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If it holds, the uneasy truce between Texas’ Sen. Ted Cruz and Ohio Gov. John Kasich may — and we emphasize may — succeed in keeping real estate mogul Donald Trump from securing enough delegates to win the GOP nomination outright.

The alliance, in which Cruz and Kasich agreed to cede certain states to one another in order to thwart Trump, appeared in danger of falling apart almost as soon as it was announced. But no matter how long it holds, it represents a cynical gamble.

Rather than unifying a Republican Party in disarray, the Stop Trump gambit could further fracture a deeply divided GOP and harden the anti-establishment fervor that’s fueling the Trump juggernaut.

In short, the shameless political calculus could backfire. It may alienate Trump supporters to the point of no return and fulfill the prophecy of a barbaric, take-no-prisoners GOP convention.

It’s nothing new for campaign strategies to come down to cold political calculations. Still, a public tag-team effort of this nature is certainly an unconventional step.

No, it’s not cheating. Nor does it mean — Trump’s tiresome tirades notwithstanding — that the system is rigged against the GOP front-runner.

Yet it clearly shows how desperate and determined Cruz, Kasich and other party leaders have become to stop Trump in his tracks, regardless of public appearances.

We disagree with Kasich’s assessment that this alliance is “not a big deal.” And Cruz’s insistence that this effort does not subvert the will of the people falls on deaf ears. This pact reduces voters to pliable pawns in a predetermined chess match.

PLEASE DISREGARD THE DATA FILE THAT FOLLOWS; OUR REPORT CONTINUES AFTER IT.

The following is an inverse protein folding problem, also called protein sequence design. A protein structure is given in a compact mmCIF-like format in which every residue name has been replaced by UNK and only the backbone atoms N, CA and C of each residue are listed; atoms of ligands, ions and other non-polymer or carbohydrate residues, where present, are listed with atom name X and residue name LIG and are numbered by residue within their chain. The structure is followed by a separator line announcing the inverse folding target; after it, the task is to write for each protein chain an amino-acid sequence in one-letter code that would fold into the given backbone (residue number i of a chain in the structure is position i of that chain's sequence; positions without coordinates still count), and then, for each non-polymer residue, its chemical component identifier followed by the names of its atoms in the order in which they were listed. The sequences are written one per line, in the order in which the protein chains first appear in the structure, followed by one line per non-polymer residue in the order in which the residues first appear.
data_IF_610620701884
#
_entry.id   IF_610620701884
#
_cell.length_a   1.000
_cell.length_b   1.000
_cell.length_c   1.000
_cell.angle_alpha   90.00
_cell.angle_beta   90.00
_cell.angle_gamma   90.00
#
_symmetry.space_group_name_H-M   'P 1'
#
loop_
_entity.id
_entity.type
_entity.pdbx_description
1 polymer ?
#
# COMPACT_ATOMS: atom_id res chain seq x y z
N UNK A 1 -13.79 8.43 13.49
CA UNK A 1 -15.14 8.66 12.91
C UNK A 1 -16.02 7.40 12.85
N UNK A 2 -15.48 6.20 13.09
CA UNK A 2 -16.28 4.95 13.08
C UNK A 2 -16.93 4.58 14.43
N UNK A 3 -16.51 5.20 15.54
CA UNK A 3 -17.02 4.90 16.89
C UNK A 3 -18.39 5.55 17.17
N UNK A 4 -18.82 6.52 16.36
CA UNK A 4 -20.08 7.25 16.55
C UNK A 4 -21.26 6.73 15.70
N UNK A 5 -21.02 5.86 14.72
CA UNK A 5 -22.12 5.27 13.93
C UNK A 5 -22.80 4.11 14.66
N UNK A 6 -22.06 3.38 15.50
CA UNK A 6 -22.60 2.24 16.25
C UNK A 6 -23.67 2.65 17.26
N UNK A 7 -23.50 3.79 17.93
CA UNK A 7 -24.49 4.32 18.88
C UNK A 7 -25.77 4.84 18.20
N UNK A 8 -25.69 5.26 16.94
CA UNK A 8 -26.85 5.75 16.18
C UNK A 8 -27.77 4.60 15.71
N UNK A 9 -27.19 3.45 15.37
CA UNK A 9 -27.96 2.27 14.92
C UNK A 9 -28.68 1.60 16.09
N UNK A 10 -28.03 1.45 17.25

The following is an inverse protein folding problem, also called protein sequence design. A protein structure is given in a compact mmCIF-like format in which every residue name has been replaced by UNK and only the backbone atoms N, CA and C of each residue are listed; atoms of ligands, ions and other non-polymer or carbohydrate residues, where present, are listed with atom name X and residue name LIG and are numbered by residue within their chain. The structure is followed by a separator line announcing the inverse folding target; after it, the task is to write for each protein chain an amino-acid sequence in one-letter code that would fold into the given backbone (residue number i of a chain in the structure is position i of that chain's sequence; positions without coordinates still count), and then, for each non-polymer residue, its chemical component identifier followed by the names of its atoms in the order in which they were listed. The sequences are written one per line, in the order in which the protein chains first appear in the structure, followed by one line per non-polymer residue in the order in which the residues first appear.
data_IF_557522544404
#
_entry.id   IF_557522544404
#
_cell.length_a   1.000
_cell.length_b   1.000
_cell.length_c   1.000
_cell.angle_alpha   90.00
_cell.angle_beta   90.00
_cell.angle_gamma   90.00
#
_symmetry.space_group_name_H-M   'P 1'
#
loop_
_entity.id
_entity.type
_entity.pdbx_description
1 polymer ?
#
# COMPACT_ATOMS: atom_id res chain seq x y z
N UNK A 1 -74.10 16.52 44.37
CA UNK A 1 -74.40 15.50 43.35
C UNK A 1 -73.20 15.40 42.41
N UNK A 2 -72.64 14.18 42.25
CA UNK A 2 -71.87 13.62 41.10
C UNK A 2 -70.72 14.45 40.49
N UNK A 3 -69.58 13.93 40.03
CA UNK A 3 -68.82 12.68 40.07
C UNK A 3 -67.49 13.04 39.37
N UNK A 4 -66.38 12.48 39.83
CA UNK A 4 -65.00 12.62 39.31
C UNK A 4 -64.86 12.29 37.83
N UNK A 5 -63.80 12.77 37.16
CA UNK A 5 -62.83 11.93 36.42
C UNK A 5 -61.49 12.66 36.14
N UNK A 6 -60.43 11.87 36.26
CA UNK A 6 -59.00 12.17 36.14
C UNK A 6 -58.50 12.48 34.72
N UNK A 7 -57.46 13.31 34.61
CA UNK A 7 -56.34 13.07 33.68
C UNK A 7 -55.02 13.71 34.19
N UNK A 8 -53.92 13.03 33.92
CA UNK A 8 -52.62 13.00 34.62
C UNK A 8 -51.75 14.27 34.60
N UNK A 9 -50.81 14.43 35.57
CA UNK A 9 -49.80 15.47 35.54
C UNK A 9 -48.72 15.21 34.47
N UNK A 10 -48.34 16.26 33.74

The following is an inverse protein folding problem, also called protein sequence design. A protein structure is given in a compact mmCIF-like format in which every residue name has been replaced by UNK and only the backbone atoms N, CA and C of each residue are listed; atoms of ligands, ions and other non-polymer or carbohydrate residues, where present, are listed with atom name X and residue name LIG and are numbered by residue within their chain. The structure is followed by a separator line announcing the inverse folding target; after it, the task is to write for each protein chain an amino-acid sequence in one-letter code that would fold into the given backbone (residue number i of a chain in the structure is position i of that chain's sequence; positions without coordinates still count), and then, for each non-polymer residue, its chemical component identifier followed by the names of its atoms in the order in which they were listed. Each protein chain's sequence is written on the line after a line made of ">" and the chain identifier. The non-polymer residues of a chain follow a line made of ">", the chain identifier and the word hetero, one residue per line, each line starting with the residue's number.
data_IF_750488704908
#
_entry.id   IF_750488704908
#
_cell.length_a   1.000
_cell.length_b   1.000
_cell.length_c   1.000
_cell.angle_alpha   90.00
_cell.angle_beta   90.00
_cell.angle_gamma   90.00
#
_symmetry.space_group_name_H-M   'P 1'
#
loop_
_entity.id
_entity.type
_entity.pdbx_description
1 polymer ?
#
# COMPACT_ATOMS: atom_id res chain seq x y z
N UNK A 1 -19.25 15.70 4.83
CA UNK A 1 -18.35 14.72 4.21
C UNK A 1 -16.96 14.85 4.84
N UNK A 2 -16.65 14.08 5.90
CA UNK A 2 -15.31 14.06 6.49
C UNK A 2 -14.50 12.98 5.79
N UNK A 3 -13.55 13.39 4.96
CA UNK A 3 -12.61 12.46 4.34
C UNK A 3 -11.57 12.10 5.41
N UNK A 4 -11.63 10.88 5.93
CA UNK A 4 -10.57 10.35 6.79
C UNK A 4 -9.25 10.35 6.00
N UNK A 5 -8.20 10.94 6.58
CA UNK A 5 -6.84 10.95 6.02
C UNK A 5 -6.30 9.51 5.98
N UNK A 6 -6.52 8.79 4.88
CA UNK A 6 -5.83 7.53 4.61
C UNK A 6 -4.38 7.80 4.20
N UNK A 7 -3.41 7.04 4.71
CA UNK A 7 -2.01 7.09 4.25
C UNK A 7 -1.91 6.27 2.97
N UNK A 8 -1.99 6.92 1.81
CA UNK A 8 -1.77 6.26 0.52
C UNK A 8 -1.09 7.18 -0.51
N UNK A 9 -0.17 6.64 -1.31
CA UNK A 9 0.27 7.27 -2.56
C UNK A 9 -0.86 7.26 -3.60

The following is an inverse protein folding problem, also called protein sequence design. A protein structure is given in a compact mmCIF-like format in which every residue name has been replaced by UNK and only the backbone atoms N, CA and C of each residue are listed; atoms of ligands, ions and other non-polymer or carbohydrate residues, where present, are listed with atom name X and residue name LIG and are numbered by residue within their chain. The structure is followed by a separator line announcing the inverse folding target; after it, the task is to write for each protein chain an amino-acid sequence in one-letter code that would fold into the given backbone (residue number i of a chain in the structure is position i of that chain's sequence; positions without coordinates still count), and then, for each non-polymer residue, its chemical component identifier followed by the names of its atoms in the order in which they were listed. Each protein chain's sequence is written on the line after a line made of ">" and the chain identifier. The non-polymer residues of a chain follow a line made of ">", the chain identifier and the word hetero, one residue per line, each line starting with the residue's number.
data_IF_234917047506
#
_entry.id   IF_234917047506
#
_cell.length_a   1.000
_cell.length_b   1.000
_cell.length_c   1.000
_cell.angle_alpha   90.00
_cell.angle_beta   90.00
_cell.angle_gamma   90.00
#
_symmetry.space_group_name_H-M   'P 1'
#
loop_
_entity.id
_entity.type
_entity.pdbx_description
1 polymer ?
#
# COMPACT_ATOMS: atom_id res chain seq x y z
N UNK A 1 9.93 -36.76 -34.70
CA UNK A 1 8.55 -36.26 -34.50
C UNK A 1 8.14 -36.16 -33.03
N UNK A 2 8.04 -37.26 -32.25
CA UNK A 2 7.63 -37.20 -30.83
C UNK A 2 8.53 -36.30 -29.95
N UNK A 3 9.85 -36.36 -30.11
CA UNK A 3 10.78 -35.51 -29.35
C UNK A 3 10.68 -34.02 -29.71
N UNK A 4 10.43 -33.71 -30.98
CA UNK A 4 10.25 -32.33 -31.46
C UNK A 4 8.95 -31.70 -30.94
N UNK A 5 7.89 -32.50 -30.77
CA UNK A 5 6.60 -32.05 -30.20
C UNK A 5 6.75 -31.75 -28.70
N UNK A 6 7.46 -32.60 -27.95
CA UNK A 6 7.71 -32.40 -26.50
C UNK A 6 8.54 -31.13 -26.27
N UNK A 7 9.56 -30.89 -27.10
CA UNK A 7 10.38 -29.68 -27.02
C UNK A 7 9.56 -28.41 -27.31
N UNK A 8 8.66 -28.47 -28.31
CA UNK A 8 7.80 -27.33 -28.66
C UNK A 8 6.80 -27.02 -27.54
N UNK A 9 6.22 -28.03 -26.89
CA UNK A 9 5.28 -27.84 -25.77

Cruz has said he will sidestep Oregon and New Mexico to focus on Indiana. Kasich has said he will skip campaigning in Indiana to concentrate his efforts in Oregon and New Mexico.

So what are Kasich fans in Indiana supposed to do? “They ought to vote for me,” Kasich said Tuesday, muddying the waters. At the same time, one of his advisers explained how helpful it would be to Kasich were Cruz to win Indiana.

Got all that?

Again, maybe this peculiar strategy will work for Cruz or Kasich or both of them. With neither candidate having a clear path to winning the 1,237 delegates needed to claim the GOP nomination, each is relying on the other to cut Trump off at the pass and trigger an open convention.

Maybe GOP voters play along.

Or maybe they decide that if that’s how the establishment politicians want to play the game, an anti-establishment candidate doesn’t look so bad after all.

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